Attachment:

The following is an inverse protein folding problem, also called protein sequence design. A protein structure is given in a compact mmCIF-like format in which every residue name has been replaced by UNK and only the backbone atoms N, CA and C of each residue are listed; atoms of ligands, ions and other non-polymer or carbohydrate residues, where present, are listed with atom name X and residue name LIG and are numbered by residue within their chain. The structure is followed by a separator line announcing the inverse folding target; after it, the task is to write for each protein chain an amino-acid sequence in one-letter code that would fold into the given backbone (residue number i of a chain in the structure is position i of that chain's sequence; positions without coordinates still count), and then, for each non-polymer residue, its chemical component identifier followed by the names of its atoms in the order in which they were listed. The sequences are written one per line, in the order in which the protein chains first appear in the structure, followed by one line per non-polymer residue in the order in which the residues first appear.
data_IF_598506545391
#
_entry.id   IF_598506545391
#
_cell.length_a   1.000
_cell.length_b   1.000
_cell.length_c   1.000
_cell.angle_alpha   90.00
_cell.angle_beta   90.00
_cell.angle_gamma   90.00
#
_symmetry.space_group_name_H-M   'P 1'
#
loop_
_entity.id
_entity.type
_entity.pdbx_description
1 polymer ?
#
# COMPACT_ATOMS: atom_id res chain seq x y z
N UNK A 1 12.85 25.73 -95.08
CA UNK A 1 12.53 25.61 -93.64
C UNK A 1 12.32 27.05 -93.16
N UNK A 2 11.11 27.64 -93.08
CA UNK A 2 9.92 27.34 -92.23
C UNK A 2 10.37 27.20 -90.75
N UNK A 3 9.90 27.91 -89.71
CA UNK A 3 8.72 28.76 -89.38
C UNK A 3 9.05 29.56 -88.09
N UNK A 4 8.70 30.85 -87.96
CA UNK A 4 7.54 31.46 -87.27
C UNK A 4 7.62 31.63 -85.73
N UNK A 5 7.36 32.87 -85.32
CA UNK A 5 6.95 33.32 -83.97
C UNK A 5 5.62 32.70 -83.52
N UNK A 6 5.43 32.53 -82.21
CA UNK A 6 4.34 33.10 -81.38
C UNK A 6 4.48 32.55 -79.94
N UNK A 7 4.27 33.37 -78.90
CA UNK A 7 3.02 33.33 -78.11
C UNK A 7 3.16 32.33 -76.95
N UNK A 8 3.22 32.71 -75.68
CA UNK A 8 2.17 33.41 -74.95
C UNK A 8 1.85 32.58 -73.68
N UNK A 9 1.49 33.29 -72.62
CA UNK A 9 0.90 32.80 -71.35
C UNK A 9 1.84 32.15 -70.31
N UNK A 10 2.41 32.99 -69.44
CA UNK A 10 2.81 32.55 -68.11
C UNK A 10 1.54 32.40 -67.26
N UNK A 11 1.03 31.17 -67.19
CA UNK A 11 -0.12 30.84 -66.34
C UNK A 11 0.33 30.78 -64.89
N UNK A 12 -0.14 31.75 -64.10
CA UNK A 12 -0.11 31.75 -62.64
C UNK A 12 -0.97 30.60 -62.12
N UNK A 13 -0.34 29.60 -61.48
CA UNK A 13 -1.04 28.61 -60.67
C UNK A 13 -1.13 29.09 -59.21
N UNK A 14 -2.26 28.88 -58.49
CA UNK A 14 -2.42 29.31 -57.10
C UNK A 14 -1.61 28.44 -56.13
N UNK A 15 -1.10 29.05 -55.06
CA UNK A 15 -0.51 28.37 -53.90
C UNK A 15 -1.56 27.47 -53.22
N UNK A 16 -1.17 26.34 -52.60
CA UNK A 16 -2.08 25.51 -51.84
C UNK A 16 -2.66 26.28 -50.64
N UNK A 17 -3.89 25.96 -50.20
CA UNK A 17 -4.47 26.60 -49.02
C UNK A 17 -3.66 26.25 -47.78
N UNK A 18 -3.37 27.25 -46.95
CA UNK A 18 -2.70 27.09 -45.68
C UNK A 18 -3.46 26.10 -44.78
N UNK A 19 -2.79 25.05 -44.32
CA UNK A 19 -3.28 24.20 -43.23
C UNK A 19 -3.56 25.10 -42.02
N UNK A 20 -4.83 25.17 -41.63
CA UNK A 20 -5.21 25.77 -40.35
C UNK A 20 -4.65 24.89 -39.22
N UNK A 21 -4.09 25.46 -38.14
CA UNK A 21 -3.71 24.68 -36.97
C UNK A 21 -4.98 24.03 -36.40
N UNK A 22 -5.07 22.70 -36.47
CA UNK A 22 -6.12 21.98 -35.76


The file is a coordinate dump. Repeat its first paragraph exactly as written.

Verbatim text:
The following is an inverse protein folding problem, also called protein sequence design. A protein structure is given in a compact mmCIF-like format in which every residue name has been replaced by UNK and only the backbone atoms N, CA and C of each residue are listed; atoms of ligands, ions and other non-polymer or carbohydrate residues, where present, are listed with atom name X and residue name LIG and are numbered by residue within their chain. The structure is followed by a separator line announcing the inverse folding target; after it, the task is to write for each protein chain an amino-acid sequence in one-letter code that would fold into the given backbone (residue number i of a chain in the structure is position i of that chain's sequence; positions without coordinates still count), and then, for each non-polymer residue, its chemical component identifier followed by the names of its atoms in the order in which they were listed. The sequences are written one per line, in the order in which the protein chains first appear in the structure, followed by one line per non-polymer residue in the order in which the residues first appear.